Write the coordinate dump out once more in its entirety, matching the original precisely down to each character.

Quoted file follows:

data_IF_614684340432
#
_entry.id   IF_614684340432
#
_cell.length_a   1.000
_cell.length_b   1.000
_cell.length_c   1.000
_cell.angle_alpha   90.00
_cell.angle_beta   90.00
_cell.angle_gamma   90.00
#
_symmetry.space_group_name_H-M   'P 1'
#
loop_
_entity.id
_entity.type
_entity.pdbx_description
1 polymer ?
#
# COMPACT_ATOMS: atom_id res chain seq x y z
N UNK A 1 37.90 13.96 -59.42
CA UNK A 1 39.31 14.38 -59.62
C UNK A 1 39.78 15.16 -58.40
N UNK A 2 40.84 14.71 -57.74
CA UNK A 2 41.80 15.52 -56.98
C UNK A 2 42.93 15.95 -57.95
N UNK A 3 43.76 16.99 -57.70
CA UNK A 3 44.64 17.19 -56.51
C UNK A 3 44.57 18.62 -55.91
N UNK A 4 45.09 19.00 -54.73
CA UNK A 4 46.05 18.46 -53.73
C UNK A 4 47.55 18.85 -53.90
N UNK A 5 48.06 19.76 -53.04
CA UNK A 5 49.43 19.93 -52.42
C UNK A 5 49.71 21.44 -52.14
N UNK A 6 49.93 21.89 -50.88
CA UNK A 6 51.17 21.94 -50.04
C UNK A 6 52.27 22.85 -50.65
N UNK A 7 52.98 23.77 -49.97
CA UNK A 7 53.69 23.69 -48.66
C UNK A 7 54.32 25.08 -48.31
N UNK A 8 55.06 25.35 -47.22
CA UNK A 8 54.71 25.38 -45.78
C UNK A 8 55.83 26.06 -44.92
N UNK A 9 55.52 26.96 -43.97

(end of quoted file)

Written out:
data_IF_614684340432
#
_entry.id   IF_614684340432
#
_cell.length_a   1.000
_cell.length_b   1.000
_cell.length_c   1.000
_cell.angle_alpha   90.00
_cell.angle_beta   90.00
_cell.angle_gamma   90.00
#
_symmetry.space_group_name_H-M   'P 1'
#
loop_
_entity.id
_entity.type
_entity.pdbx_description
1 polymer ?
#
# COMPACT_ATOMS: atom_id res chain seq x y z
N UNK A 1 37.90 13.96 -59.42
CA UNK A 1 39.31 14.38 -59.62
C UNK A 1 39.78 15.16 -58.40
N UNK A 2 40.84 14.71 -57.74
CA UNK A 2 41.80 15.52 -56.98
C UNK A 2 42.93 15.95 -57.95
N UNK A 3 43.76 16.99 -57.70
CA UNK A 3 44.64 17.19 -56.51
C UNK A 3 44.57 18.62 -55.91
N UNK A 4 45.09 19.00 -54.73
CA UNK A 4 46.05 18.46 -53.73
C UNK A 4 47.55 18.85 -53.90
N UNK A 5 48.06 19.76 -53.04
CA UNK A 5 49.43 19.93 -52.42
C UNK A 5 49.71 21.44 -52.14
N UNK A 6 49.93 21.89 -50.88
CA UNK A 6 51.17 21.94 -50.04
C UNK A 6 52.27 22.85 -50.65
N UNK A 7 52.98 23.77 -49.97
CA UNK A 7 53.69 23.69 -48.66
C UNK A 7 54.32 25.08 -48.31
N UNK A 8 55.06 25.35 -47.22
CA UNK A 8 54.71 25.38 -45.78
C UNK A 8 55.83 26.06 -44.92
N UNK A 9 55.52 26.96 -43.97